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Harlem hip-hop Always Strives & Prospers
WW II Museum, 6:30p.m.
Besh food & Russo-Japanese War talk
Clarinetist makes standards new again, weekly
Maple Leaf, 11p.m.
Grammy winning brass kings, weekly
Snug Harbor, 8p.m.
Galactic drummer’s side project
Lafayette Square, 6p.m.
Mia Borders plays popular outdoor series
Guitar virtuoso rooted in Americana
The world’s premiere washboard-sousaphone-guitar trio, weekly
Candlelight Lounge, 9p.m.
See the legendary band on their home turf, weekly
Banks Street Bar, 10p.m.
Blues rock in Midcity—come early for BLTs, weekly
Blue Nile, 11p.m.
Trombone Shorty proteges play funky takes on classics, weekly
SCOTUS on Voting Rights
U.S. Supreme Court Strikes Down Key Provision of Voting Rights Act
The U.S. Supreme Court struck down a key provision of the Voting Rights Act of 1965, which governed changes to voting patterns in Southern states and cities, including Louisiana.
Voting Rights Act Faces Heat from Supreme Court
A major provision of the law designed to take racism out of the voting process may be struck down by the U.S. Supreme Court. The highest court in the land heard oral arguments Wednesday in a challenge to Section 5 of the Voting Rights Act. The provision in the landmark 1965 civil rights law requires 16 states -- including Louisiana -- to receive approval from the U.S. Department of Justice before changing any voting procedures, from district boundaries to a polling place.
C-Murder Appeal Rejected by SCOTUS
The highest court in the land won't be weighing in on the fate of C-Murder. The U.S. Supreme Court decided not to hear the local rapper appeal his 2009 murder conviction. C-Murder, real name Corey Miller, was convicted of second degree murder for killing 16-year-old fan Steve Thomas at a West Bank nightclub in 2002.
The U.S. Supreme Court and Foul Play at Harry Connick Sr.'s Office
According to the U.S. Supreme Court, the prosecutors who worked for former Orleans Parish District Attorney Harry Connick Sr. didn't show a pattern of skirting obligations that would guarantee a fair trial. But, on at least two occasions, they behaved unconstitutionally, the Court has now ruled.
Supreme Court Throws Out Roman Street Massacre Murder Conviction
By a margin of 8-1, the U.S. Supreme Court overturned a New Orleans man's murder conviction this morning after finding that Harry Connick's District Attorney's office withheld crucial evidence that would have helped the man's case at trial. Juan Smith was convicted after a single man fingered him from the scene of the Roman Street Massacre, but later found that prosecutors withheld a police report that showed the witness never saw his face. Current DA Leon Cannizzaro's office is now 1-for-2 defending withheld evidence cases at the Supreme Court in the last two years.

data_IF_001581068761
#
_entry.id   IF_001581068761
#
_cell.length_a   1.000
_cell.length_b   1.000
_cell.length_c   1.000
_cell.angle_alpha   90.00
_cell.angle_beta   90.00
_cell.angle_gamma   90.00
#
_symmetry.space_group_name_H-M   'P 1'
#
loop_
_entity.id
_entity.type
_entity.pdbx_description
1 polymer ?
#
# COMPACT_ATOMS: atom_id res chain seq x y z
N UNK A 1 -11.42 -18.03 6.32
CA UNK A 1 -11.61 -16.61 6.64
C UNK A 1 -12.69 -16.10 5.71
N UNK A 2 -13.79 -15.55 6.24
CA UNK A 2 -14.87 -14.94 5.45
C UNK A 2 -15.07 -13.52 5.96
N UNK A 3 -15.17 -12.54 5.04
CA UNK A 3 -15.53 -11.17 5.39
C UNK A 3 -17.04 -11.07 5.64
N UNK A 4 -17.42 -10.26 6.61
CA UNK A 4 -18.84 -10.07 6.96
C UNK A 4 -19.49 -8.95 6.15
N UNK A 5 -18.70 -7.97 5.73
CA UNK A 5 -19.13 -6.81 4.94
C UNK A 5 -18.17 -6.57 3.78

Illegal Dispute: La. AG Calls Out Feds' Census Cipherin'
Calling for a recount is nothing new in American politics. As John Adams said, Facts are stubborn things, so the only way to change them is to challenge them in the Supreme Court. Or, something like that. Like the Longs and the many pols with good-old-boy nicknames before him, Buddy Caldwell is challenging Washington's ways. The state Attorney General is taking the bureaucrats back to the playground, and questioning their ability to count. Caldwell filed suit with the U.S. Supreme Court that claims the 2010 U.S. Census count is wrong.
DA's Have No Pals: Connick's Supreme Defense, and Cannizzaro's Buddy Backfire
Whether you're talking about Cannizzaro or Connick, the Orleans Parish District Attorney's office is, as ever, at the mercy of judges. Turns out, the guys and gals with the black robes are pretty tough to control. For the second time in two years, former District Attorney Harry Connick's office will face the scrutiny of the highest court in the land for withholding crucial evidence from the defense. Juan Smith, who was convicted of murder, could get a new trial from the U.S. Supreme Court in the high stakes case.
The 18th Star
Historic New Orleans Collection Exhibit Showcases Pieces of Louisiana History in Honor of State Bicentennial
FRENCH QUARTER - Jelly Roll Morton's love letter to a Supreme Court Justice, an anti-Huey P. Long pin commemorating a bathroom bust up and the shovel used for the groundbreaking of the Superdome in 1971 are just a few of the items on display at the Historic New Orleans Collection's bicentennial celebration through Jan. 29, 2012.
Dead Huey Long, Emma Boyce, Elizabeth Davas, Ian Hoch, Lindsay Mack, Anna Gaca, Jason Raymond, Lee Matalone, Phil Yiannopoulos, Joe Shriner, Chris Staudinger, Chef Anthony Scanio, Tierney Monaghan, Stacy Coco, Rob Ingraham,
Brandon Roberts, Rachel June, Daniel Paschall
Michael Weber, B.A.
B. E. Mintz
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